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WIREs Comput Mol Sci
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Predicting enzymatic reactivity: from theory to design

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Theoretical and computational tools can provide a detailed knowledge of the mode of action of enzymes. This knowledge can be systematized to be used as a guide for the design of new biocatalysts for industrial purposes. In this article, we illustrate the current view about the origin of enzymatic catalysis based on molecular simulations and its use in the design of new enzymes. Transition‐state stabilization in a preorganized active site seems to be the major source of catalysis, although some degree of protein flexibility is needed to reach the maximum catalytic efficiency. Development of a new enzyme must then consider the inclusion of TS stabilizing interactions either in a preexisting enzymatic structure (enzymatic redesign) or in a completely new designed enzyme (de novo design). However, the lack of a detailed understanding of the link between sequence, structure, flexibility, and function still prevents the complete success of these strategies. WIREs Comput Mol Sci 2014, 4:407–421.

The authors have declared no conflicts of interest in relation to this article.

Free energy scheme for a simple enzyme‐catalyzed reaction (in red line) and the counterpart process in solution (blue line). (Reproduced from Ref . Reproduced by permission of The Royal Society of Chemistry.)
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Graphical representation of the computational methods applied to the design of new enzymes.
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The nucleophilic attack of a carboxylate group to 1,2‐dichloroethane is the first step of the reaction catalyzed by DhlA, a haloalkane dehalogenase. The reaction involves substantial rearrangement of hydrogen bond interactions (highlighted arrows) either with water molecules (for the reaction in solution) of with active‐site residue (in DhlA active site). The global process can be seen as three steps: desolvation of the nucleophile, bond breaking and forming, and solvation of the leaving group. The free energy surface for the reaction in aqueous solution (B) or in DhlA (C) can be obtained using a chemical coordinate (the antisymmetric combination of the CO and CCl distances) and an environmental or solvent coordinate (the antisymmetric combination of the electrostatic potential created on the nucleophilic O atom and the leaving Cl atom). The minimum free energy paths (traced as dotted lines) show that the environment rearranges before and after the change along the chemical coordinate in both cases, but the variation along the solvent coordinate is substantially larger in solution than in the enzyme.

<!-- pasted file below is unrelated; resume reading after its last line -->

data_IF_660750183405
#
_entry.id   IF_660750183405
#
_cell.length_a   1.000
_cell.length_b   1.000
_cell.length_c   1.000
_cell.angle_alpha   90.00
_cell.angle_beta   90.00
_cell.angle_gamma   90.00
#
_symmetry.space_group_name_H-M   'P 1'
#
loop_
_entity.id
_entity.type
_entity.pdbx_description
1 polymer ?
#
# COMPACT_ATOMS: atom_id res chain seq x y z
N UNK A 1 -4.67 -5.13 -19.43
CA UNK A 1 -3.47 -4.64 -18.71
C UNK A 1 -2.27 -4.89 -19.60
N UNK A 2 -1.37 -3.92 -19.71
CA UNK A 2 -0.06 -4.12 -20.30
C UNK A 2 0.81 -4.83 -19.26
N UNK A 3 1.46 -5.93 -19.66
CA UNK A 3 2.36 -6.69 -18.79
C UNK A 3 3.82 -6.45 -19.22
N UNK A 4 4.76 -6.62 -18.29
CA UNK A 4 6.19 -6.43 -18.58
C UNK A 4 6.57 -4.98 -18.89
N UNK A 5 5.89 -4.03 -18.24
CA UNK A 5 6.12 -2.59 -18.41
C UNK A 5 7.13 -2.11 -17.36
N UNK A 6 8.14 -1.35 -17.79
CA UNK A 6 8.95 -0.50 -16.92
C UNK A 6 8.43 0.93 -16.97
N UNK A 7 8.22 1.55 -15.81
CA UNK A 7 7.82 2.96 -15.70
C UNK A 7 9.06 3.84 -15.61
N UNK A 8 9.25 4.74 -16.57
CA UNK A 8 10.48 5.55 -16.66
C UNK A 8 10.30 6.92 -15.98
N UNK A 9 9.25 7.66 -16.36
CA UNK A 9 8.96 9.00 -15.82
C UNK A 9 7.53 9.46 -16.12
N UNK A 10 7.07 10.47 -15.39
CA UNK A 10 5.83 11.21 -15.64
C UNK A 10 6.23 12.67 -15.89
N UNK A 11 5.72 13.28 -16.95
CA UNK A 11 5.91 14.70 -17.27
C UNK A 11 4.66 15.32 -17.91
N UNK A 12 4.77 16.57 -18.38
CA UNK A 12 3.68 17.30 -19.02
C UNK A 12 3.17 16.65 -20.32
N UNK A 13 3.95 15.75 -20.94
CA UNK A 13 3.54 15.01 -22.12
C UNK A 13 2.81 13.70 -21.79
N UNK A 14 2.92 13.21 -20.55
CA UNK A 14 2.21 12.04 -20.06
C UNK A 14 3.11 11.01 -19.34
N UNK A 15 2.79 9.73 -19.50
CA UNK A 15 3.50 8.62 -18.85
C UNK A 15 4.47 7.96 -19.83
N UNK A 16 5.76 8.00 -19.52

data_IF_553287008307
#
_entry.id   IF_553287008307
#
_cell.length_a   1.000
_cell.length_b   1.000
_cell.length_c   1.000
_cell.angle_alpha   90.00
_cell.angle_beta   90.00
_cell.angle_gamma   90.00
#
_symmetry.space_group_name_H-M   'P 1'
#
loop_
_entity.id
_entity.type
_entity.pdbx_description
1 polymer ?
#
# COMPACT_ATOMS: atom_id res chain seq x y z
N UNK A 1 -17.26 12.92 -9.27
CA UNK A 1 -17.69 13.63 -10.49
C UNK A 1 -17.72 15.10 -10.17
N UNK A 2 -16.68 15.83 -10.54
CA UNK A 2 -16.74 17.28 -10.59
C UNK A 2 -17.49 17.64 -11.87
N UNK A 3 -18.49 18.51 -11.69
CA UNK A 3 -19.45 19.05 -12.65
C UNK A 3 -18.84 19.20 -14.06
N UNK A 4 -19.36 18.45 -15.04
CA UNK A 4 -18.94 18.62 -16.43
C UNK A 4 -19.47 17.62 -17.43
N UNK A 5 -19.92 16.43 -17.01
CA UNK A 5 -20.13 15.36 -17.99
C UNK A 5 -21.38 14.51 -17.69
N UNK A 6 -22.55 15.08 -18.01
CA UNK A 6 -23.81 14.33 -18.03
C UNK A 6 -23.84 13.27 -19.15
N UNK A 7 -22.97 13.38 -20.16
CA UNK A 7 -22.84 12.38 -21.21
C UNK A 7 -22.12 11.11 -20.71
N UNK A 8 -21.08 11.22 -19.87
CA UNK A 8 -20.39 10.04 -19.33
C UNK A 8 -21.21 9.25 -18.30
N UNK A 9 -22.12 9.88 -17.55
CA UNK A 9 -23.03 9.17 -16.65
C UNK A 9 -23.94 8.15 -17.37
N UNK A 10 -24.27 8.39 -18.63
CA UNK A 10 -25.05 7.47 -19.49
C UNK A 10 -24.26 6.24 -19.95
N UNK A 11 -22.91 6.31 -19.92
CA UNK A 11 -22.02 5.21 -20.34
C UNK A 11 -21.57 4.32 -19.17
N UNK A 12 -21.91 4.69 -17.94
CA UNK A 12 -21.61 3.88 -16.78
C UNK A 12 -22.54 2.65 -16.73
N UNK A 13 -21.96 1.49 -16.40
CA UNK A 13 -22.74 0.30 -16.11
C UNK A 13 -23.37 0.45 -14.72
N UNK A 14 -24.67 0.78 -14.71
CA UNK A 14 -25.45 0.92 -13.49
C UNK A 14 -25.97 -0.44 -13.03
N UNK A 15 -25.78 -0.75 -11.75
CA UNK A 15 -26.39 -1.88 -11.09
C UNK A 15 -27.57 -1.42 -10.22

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(A) Evolution of the enzyme along the catalytic cycle may involve not only a chemical transformation but also conformational changes. (B) Each of the states appearing along the cycle can be populated by myriads of different conformations separated by local conformation al changes (as side‐chain rotations) happening in shorter timescales than the changes between different states.
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(A) Methylation reaction of catecholate catalyzed by catechol O‐methyl transferase (COMT) that uses S‐adenosyl methionine as cofactor. The reaction proceeds from charged reactants to neutral products. (B) Projection of the electric field created by the environment on the methyl group along the donor–acceptor axis versus the reaction time (t = 0 corresponds to the passage of the system over the barrier top, negative times to the evolution to the reactants valley and positive times to the evolution toward products valley) in the active site of the enzyme (red line) and in aqueous solution (blue dots). The electrostatic force (represented as a black arrow) opposes to methyl transfer in aqueous solution while it stabilized the positioning of the methyl group at the TS configuration. (Reproduced with permission from Ref . Copyright 2005, American Chemical Society.)
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Electronic Structure Theory > Combined QM/MM Methods
Molecular and Statistical Mechanics > Molecular Dynamics and Monte-Carlo Methods
Structure and Mechanism > Computational Biochemistry and Biophysics

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